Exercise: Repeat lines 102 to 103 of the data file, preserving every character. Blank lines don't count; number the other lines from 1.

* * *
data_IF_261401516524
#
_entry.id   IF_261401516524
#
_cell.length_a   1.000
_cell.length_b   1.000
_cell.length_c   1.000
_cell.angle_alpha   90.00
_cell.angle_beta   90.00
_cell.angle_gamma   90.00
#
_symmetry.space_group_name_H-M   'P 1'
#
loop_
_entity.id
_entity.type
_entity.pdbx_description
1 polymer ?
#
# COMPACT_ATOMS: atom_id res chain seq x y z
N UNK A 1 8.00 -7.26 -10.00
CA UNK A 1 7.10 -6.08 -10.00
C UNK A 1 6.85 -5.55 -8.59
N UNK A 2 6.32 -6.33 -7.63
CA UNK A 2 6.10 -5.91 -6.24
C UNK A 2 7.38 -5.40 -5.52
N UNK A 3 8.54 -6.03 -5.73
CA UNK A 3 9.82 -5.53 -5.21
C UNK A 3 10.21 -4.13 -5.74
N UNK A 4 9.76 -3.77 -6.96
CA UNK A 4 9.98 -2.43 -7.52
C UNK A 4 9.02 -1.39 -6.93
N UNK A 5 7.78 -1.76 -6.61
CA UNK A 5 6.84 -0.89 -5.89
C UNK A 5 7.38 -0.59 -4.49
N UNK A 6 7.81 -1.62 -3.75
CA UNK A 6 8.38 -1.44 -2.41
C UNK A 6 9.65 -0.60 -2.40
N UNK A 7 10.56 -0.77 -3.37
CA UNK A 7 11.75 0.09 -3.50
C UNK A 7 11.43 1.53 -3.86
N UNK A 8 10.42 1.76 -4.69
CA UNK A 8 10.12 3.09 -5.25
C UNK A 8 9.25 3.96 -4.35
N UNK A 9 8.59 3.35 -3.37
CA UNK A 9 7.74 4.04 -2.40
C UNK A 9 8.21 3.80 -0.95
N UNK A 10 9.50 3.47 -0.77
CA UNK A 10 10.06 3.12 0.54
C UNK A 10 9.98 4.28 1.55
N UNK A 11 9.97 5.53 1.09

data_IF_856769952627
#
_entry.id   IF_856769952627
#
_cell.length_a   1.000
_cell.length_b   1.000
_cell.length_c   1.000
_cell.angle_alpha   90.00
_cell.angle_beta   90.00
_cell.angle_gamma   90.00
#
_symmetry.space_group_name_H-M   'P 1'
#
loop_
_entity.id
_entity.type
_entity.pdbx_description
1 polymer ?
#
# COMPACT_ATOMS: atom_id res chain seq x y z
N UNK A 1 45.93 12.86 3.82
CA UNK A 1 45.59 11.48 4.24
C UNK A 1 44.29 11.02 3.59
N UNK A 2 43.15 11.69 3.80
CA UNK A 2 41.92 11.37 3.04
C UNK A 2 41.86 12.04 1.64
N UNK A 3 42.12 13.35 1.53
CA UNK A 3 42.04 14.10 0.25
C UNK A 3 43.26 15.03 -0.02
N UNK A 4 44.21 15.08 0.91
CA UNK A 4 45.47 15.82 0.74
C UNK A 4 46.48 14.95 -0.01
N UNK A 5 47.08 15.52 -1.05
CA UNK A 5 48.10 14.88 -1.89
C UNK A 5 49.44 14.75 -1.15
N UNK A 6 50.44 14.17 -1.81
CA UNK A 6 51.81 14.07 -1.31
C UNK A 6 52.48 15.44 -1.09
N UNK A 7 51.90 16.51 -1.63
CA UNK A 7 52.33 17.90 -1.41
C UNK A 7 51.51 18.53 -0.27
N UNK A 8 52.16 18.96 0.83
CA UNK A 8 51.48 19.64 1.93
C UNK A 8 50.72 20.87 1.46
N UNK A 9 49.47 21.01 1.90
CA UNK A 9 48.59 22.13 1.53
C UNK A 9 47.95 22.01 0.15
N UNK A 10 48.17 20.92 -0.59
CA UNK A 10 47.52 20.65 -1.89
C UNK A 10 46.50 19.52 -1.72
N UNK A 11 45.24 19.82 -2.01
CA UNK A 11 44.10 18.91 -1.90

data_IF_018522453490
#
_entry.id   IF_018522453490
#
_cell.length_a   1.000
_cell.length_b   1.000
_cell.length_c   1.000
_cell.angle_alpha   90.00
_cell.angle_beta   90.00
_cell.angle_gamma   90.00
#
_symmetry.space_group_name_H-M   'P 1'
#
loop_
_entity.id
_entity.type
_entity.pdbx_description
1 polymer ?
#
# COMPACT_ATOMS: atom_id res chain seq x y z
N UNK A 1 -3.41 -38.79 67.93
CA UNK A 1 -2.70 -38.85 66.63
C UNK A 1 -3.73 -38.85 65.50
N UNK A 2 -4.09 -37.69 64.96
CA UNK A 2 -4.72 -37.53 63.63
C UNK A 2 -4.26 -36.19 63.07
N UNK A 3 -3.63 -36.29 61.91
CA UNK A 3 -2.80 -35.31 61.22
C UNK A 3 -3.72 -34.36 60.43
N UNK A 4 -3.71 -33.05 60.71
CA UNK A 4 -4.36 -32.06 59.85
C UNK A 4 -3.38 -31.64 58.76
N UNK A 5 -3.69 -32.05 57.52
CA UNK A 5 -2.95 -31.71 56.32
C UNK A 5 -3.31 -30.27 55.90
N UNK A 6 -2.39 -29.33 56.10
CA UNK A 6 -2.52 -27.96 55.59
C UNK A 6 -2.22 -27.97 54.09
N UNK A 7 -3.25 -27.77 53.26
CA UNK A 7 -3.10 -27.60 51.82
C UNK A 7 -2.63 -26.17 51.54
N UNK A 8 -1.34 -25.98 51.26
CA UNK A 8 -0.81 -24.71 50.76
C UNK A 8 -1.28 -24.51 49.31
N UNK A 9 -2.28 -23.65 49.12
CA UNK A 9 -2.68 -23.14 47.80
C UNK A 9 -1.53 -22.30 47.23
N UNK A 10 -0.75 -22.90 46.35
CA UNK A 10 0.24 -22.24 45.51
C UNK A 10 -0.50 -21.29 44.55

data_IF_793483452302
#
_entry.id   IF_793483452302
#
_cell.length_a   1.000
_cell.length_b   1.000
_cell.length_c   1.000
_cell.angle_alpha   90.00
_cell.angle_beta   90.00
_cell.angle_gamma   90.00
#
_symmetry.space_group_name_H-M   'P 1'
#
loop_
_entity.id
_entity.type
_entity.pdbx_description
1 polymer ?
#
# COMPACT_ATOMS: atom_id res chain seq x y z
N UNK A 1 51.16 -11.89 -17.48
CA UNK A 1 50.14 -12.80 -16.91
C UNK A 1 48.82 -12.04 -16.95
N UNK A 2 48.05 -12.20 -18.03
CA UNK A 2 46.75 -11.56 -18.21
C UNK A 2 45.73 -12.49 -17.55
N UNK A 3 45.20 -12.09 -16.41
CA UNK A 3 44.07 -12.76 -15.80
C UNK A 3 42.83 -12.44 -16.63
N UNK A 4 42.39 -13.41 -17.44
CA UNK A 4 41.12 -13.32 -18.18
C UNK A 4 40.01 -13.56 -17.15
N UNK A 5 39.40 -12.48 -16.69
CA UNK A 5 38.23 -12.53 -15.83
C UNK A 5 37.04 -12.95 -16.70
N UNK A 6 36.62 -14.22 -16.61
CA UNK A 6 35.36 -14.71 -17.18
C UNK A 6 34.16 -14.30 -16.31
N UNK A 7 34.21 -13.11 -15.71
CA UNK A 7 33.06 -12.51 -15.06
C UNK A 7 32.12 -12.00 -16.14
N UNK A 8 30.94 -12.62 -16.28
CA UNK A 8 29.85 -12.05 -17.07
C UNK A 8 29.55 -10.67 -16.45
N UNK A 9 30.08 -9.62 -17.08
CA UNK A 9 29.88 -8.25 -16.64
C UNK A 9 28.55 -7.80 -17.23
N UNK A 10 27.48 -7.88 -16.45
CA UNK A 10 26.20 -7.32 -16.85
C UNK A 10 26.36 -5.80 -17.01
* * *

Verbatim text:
N UNK A 11 45.24 19.82 -2.01
CA UNK A 11 44.10 18.91 -1.90